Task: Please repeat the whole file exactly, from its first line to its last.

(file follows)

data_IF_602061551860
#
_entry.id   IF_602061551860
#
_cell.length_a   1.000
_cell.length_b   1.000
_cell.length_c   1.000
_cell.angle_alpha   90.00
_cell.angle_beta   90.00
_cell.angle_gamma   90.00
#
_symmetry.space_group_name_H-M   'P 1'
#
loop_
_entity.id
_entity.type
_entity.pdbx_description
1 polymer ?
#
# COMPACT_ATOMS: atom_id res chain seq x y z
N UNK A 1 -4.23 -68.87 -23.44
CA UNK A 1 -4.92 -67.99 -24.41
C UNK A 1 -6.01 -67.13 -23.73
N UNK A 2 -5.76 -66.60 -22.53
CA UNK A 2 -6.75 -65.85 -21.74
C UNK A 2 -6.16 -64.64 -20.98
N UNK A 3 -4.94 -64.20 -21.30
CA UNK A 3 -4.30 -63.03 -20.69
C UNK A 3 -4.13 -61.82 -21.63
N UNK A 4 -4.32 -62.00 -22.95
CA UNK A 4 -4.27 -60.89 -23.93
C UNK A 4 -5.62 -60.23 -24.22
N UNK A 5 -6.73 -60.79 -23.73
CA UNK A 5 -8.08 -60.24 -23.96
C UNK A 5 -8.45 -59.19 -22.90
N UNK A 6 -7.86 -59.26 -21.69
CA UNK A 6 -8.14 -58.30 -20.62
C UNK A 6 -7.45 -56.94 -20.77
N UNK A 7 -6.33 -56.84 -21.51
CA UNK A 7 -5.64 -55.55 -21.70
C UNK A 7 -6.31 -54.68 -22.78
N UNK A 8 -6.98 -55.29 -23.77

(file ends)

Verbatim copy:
data_IF_602061551860
#
_entry.id   IF_602061551860
#
_cell.length_a   1.000
_cell.length_b   1.000
_cell.length_c   1.000
_cell.angle_alpha   90.00
_cell.angle_beta   90.00
_cell.angle_gamma   90.00
#
_symmetry.space_group_name_H-M   'P 1'
#
loop_
_entity.id
_entity.type
_entity.pdbx_description
1 polymer ?
#
# COMPACT_ATOMS: atom_id res chain seq x y z
N UNK A 1 -4.23 -68.87 -23.44
CA UNK A 1 -4.92 -67.99 -24.41
C UNK A 1 -6.01 -67.13 -23.73
N UNK A 2 -5.76 -66.60 -22.53
CA UNK A 2 -6.75 -65.85 -21.74
C UNK A 2 -6.16 -64.64 -20.98
N UNK A 3 -4.94 -64.20 -21.30
CA UNK A 3 -4.30 -63.03 -20.69
C UNK A 3 -4.13 -61.82 -21.63
N UNK A 4 -4.32 -62.00 -22.95
CA UNK A 4 -4.27 -60.89 -23.93
C UNK A 4 -5.62 -60.23 -24.22
N UNK A 5 -6.73 -60.79 -23.73
CA UNK A 5 -8.08 -60.24 -23.96
C UNK A 5 -8.45 -59.19 -22.90
N UNK A 6 -7.86 -59.26 -21.69
CA UNK A 6 -8.14 -58.30 -20.62
C UNK A 6 -7.45 -56.94 -20.77
N UNK A 7 -6.33 -56.84 -21.51
CA UNK A 7 -5.64 -55.55 -21.70
C UNK A 7 -6.31 -54.68 -22.78
N UNK A 8 -6.98 -55.29 -23.77